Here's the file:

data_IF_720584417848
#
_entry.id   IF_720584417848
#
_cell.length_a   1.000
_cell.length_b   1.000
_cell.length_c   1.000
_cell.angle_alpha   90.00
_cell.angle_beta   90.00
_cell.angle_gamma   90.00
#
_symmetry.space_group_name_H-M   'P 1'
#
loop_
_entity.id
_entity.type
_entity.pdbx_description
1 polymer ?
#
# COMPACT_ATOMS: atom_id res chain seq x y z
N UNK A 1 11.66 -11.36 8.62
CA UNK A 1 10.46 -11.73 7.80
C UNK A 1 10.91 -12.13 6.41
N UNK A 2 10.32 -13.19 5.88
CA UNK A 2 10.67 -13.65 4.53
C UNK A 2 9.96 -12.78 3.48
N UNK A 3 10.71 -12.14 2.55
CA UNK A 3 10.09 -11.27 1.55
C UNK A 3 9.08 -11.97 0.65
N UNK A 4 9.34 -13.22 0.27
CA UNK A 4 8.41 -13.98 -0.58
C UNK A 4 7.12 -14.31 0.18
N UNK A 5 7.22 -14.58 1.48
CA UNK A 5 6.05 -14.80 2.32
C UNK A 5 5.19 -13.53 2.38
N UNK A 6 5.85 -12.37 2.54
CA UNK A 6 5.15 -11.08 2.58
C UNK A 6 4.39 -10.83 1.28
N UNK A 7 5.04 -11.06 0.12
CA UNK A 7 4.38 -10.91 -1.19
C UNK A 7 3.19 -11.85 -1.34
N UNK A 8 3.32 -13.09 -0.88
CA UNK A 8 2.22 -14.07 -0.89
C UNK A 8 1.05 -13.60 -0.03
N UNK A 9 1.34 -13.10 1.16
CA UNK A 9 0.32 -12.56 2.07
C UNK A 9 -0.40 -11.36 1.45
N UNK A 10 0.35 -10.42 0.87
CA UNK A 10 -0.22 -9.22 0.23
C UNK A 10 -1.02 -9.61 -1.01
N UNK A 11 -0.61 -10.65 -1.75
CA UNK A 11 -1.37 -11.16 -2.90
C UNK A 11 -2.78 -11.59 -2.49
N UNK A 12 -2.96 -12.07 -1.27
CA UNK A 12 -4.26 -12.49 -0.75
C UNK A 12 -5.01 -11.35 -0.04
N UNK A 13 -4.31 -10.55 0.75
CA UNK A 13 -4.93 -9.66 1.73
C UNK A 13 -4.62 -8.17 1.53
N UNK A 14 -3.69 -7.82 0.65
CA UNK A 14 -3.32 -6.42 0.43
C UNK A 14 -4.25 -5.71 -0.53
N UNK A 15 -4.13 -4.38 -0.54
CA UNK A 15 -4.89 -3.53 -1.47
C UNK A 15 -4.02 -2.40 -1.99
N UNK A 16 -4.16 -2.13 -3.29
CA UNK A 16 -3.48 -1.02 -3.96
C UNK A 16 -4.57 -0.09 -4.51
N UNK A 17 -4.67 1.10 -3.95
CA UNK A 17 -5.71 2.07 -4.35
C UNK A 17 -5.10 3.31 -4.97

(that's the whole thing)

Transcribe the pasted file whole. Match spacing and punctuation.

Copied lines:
data_IF_720584417848
#
_entry.id   IF_720584417848
#
_cell.length_a   1.000
_cell.length_b   1.000
_cell.length_c   1.000
_cell.angle_alpha   90.00
_cell.angle_beta   90.00
_cell.angle_gamma   90.00
#
_symmetry.space_group_name_H-M   'P 1'
#
loop_
_entity.id
_entity.type
_entity.pdbx_description
1 polymer ?
#
# COMPACT_ATOMS: atom_id res chain seq x y z
N UNK A 1 11.66 -11.36 8.62
CA UNK A 1 10.46 -11.73 7.80
C UNK A 1 10.91 -12.13 6.41
N UNK A 2 10.32 -13.19 5.88
CA UNK A 2 10.67 -13.65 4.53
C UNK A 2 9.96 -12.78 3.48
N UNK A 3 10.71 -12.14 2.55
CA UNK A 3 10.09 -11.27 1.55
C UNK A 3 9.08 -11.97 0.65
N UNK A 4 9.34 -13.22 0.27
CA UNK A 4 8.41 -13.98 -0.58
C UNK A 4 7.12 -14.31 0.18
N UNK A 5 7.22 -14.58 1.48
CA UNK A 5 6.05 -14.80 2.32
C UNK A 5 5.19 -13.53 2.38
N UNK A 6 5.85 -12.37 2.54
CA UNK A 6 5.15 -11.08 2.58
C UNK A 6 4.39 -10.83 1.28
N UNK A 7 5.04 -11.06 0.12
CA UNK A 7 4.38 -10.91 -1.19
C UNK A 7 3.19 -11.85 -1.34
N UNK A 8 3.32 -13.09 -0.88
CA UNK A 8 2.22 -14.07 -0.89
C UNK A 8 1.05 -13.60 -0.03
N UNK A 9 1.34 -13.10 1.16
CA UNK A 9 0.32 -12.56 2.07
C UNK A 9 -0.40 -11.36 1.45
N UNK A 10 0.35 -10.42 0.87
CA UNK A 10 -0.22 -9.22 0.23
C UNK A 10 -1.02 -9.61 -1.01
N UNK A 11 -0.61 -10.65 -1.75
CA UNK A 11 -1.37 -11.16 -2.90
C UNK A 11 -2.78 -11.59 -2.49
N UNK A 12 -2.96 -12.07 -1.27
CA UNK A 12 -4.26 -12.49 -0.75
C UNK A 12 -5.01 -11.35 -0.04
N UNK A 13 -4.31 -10.55 0.75
CA UNK A 13 -4.93 -9.66 1.73
C UNK A 13 -4.62 -8.17 1.53
N UNK A 14 -3.69 -7.82 0.65
CA UNK A 14 -3.32 -6.42 0.43
C UNK A 14 -4.25 -5.71 -0.53
N UNK A 15 -4.13 -4.38 -0.54
CA UNK A 15 -4.89 -3.53 -1.47
C UNK A 15 -4.02 -2.40 -1.99
N UNK A 16 -4.16 -2.13 -3.29
CA UNK A 16 -3.48 -1.02 -3.96
C UNK A 16 -4.57 -0.09 -4.51
N UNK A 17 -4.67 1.10 -3.95
CA UNK A 17 -5.71 2.07 -4.35
C UNK A 17 -5.10 3.31 -4.97